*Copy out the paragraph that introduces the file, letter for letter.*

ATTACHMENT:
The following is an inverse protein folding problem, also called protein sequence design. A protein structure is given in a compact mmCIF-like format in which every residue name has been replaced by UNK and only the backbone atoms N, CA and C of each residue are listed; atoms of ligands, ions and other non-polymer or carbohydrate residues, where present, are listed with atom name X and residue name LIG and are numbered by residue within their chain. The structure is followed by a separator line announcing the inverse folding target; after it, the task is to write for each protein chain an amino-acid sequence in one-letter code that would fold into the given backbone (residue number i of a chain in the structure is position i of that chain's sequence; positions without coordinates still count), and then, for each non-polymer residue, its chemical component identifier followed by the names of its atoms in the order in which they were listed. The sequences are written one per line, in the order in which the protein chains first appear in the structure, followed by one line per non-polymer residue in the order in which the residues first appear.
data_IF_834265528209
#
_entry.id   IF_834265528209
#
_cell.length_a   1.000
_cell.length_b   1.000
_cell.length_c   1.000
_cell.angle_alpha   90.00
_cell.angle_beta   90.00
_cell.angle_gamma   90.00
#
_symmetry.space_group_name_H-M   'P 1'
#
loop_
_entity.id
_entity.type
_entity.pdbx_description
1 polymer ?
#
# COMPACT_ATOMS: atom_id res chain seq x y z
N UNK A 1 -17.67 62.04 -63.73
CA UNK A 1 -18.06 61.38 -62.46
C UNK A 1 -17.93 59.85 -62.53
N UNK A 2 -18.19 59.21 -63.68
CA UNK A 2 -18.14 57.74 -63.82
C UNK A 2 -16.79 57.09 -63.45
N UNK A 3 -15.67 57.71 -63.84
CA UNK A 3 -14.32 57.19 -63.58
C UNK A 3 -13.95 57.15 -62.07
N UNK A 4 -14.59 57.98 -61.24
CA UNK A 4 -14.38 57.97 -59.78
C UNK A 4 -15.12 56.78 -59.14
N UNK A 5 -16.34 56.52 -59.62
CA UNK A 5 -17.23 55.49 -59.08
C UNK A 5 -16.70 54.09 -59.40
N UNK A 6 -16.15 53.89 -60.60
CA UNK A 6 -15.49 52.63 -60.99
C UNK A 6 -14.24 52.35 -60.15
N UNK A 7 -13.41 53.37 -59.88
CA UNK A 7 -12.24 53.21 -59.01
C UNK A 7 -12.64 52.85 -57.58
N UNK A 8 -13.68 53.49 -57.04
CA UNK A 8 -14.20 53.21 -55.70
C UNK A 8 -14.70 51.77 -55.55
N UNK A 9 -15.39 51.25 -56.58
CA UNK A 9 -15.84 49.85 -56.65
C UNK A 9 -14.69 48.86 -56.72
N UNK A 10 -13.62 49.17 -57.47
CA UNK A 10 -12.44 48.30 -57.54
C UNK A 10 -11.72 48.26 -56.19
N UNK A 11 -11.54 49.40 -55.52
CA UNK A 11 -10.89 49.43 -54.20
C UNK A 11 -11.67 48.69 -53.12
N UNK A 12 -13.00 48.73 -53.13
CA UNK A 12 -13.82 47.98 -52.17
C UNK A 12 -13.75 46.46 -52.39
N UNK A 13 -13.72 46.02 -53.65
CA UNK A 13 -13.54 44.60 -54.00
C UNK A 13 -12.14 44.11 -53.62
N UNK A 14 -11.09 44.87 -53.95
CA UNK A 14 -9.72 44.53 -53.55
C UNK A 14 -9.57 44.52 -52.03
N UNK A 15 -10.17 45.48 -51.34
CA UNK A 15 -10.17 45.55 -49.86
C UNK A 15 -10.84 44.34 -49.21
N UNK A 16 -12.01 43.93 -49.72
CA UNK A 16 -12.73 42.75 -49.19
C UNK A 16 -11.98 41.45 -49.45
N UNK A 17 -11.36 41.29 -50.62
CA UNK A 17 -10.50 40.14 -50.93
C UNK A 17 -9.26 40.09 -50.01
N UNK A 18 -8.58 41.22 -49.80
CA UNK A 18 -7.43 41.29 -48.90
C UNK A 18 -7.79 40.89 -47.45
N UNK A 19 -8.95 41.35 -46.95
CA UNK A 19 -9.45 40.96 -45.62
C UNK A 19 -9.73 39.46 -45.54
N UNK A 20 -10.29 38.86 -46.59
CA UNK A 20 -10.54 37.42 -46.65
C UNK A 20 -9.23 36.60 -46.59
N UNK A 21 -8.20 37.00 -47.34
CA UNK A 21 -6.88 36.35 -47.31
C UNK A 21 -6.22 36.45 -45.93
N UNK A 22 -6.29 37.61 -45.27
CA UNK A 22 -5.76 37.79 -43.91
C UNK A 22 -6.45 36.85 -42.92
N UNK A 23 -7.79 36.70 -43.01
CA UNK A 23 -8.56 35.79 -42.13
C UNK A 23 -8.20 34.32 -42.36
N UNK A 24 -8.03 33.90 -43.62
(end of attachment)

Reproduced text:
The following is an inverse protein folding problem, also called protein sequence design. A protein structure is given in a compact mmCIF-like format in which every residue name has been replaced by UNK and only the backbone atoms N, CA and C of each residue are listed; atoms of ligands, ions and other non-polymer or carbohydrate residues, where present, are listed with atom name X and residue name LIG and are numbered by residue within their chain. The structure is followed by a separator line announcing the inverse folding target; after it, the task is to write for each protein chain an amino-acid sequence in one-letter code that would fold into the given backbone (residue number i of a chain in the structure is position i of that chain's sequence; positions without coordinates still count), and then, for each non-polymer residue, its chemical component identifier followed by the names of its atoms in the order in which they were listed. The sequences are written one per line, in the order in which the protein chains first appear in the structure, followed by one line per non-polymer residue in the order in which the residues first appear.